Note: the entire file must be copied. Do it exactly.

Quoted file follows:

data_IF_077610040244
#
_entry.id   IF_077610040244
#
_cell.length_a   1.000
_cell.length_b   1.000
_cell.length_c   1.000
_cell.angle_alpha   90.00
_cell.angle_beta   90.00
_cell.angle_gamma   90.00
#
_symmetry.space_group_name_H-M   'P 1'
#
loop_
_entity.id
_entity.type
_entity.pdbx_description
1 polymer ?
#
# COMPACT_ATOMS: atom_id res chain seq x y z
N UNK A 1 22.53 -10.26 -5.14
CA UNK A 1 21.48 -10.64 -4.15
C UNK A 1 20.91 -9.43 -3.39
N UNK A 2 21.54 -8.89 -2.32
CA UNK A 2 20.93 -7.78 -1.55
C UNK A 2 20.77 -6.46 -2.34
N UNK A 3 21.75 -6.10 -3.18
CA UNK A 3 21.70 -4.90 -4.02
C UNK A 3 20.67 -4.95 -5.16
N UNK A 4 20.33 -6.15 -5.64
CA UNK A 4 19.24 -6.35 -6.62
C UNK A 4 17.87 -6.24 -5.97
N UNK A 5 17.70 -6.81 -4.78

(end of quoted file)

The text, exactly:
data_IF_077610040244
#
_entry.id   IF_077610040244
#
_cell.length_a   1.000
_cell.length_b   1.000
_cell.length_c   1.000
_cell.angle_alpha   90.00
_cell.angle_beta   90.00
_cell.angle_gamma   90.00
#
_symmetry.space_group_name_H-M   'P 1'
#
loop_
_entity.id
_entity.type
_entity.pdbx_description
1 polymer ?
#
# COMPACT_ATOMS: atom_id res chain seq x y z
N UNK A 1 22.53 -10.26 -5.14
CA UNK A 1 21.48 -10.64 -4.15
C UNK A 1 20.91 -9.43 -3.39
N UNK A 2 21.54 -8.89 -2.32
CA UNK A 2 20.93 -7.78 -1.55
C UNK A 2 20.77 -6.46 -2.34
N UNK A 3 21.75 -6.10 -3.18
CA UNK A 3 21.70 -4.90 -4.02
C UNK A 3 20.67 -4.95 -5.16
N UNK A 4 20.33 -6.15 -5.64
CA UNK A 4 19.24 -6.35 -6.62
C UNK A 4 17.87 -6.24 -5.97
N UNK A 5 17.70 -6.81 -4.78